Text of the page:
Ann Althouse comments on a NYT fluff piece about families, in the same room, disappearing into their own devices. She begins by quoting the NYT article:
"While it may look like some domestic version of 'The Matrix' — families sharing a common space, but plugged into entirely separate planes of existence through technology — a scene like this has become an increasingly familiar evening ritual. As a result, the American living room in 2011 can often seem less like an oasis for shared activity, even if that just means watching television together, than an entangled intersection of data traffic — everyone huddled in a cyber-cocoon."
It's a NYT culture article.
Is there a problem here? If a family of 4 were sitting around together reading books, it would seem better than if they were all watching the same show on TV. And yet, with books, you wouldn't be able to IM stuff to each other.
With either books or computers, if you're with other people, you can easily read something out loud to the people in the room and start a conversation. My grandfather used to do that with the newspaper, and I've come to think of it as a kind of proto-blogging.
I'm actually on Ann's side with this one. As long as everybody shuts the things off when it's time to sit down around the family dinner table, as long as people respond to each other, as long as there are other things you can do as a family -- I think there's something rather cozy about everyone being in the same room together and enjoying what they do. It reminds me a lot of when we used to get the newspaper and pass around the sections over our morning coffee.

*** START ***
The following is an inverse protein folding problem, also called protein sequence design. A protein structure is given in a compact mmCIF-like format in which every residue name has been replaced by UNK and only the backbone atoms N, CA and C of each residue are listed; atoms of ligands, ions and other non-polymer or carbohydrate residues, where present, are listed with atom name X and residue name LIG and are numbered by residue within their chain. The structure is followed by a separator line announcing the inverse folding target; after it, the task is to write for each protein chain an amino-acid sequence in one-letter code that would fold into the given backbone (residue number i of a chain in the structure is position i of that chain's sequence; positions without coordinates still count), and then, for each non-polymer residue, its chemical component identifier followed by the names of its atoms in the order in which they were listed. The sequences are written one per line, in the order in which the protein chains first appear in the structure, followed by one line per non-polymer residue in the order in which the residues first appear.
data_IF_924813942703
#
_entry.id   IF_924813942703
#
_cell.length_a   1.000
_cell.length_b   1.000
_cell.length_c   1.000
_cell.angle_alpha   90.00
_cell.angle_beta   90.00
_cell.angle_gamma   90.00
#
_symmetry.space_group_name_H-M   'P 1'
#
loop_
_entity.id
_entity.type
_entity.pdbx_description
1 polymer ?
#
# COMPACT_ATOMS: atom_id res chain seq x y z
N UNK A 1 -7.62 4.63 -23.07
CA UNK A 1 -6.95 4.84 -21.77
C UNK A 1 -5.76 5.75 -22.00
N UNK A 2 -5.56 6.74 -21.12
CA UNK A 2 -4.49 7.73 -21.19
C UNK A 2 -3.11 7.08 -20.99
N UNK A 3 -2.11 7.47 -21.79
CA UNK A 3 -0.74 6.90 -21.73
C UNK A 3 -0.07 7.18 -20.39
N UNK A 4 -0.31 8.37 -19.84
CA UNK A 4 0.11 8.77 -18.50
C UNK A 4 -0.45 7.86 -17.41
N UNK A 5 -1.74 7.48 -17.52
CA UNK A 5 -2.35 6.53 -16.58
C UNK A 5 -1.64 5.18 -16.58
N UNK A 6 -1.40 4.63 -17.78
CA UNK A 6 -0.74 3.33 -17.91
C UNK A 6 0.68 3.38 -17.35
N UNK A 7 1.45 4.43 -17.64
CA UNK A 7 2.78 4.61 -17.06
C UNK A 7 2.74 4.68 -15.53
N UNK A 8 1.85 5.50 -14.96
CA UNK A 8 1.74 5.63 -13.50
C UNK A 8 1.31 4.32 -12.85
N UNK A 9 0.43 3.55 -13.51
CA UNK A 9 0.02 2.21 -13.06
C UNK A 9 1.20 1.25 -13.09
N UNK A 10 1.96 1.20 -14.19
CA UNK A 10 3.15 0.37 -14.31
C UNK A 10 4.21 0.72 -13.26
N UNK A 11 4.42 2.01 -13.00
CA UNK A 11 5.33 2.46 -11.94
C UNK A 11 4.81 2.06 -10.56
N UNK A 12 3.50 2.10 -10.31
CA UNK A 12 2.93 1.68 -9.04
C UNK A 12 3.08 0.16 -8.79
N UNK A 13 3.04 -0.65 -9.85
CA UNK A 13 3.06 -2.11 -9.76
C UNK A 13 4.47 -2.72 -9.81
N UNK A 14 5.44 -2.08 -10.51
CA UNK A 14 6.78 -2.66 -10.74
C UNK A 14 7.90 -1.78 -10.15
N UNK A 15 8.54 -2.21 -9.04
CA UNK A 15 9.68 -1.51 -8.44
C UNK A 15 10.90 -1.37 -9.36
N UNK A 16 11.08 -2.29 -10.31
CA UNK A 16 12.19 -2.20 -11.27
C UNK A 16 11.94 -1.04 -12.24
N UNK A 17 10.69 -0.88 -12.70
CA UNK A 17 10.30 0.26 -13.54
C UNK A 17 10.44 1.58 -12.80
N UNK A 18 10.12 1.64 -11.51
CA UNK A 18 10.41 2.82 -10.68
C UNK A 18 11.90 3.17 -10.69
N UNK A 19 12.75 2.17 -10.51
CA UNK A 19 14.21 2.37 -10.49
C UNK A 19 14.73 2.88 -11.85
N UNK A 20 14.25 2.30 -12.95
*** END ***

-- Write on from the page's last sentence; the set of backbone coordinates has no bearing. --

Last weekend, I came home from my Saturday morning outing and told Mark about something I'd seen while I was having breakfast alone in a neighborhood cafe. "There were groups there, and young families with children, but also there were several couples sitting across from one another -- older couples, younger couples too -- each person using their own laptop." He smiled knowingly as I went on, "They were all sitting there in the booth together, drinking their coffee and staring at their own screens. And I thought --" I sighed and delivered the punchline: "It was so romantic."
I made him laugh, but I was serious!
Not that it isn't romantic that he will take care of the children any Saturday morning I wish while I run errands and get a little quiet time inside my own head. But sometimes when I am sitting by myself having coffee and eggs Benedict -- and by the way, I do really love sitting by myself in a restaurant, it's one of the great little pleasures of my life -- I wish there were some way to share my lovely solitude.
And there's something about the casualness of it that I envy a little bit: Those couples, maybe, get so much uninterrupted time together that they can afford to squander it just sitting together with their laptops. It's not as if I'm going to hire a babysitter just so I can sit in a cafe across from my husband, snickering at blogs while he shops online for carabiners, taking each other's presence for granted.
No, gosh darn it, if we get some time alone out together, we have to make the most of it! Reservations at fancy restaurant, check! Get all dressed up, check! Conversation... must have conversation... ummm.... quick, don't waste it, come up with something!
So, yes, a little envy there. I banish it for now, and remind myself that chances are good there will be time to ignore each other when the children are grown.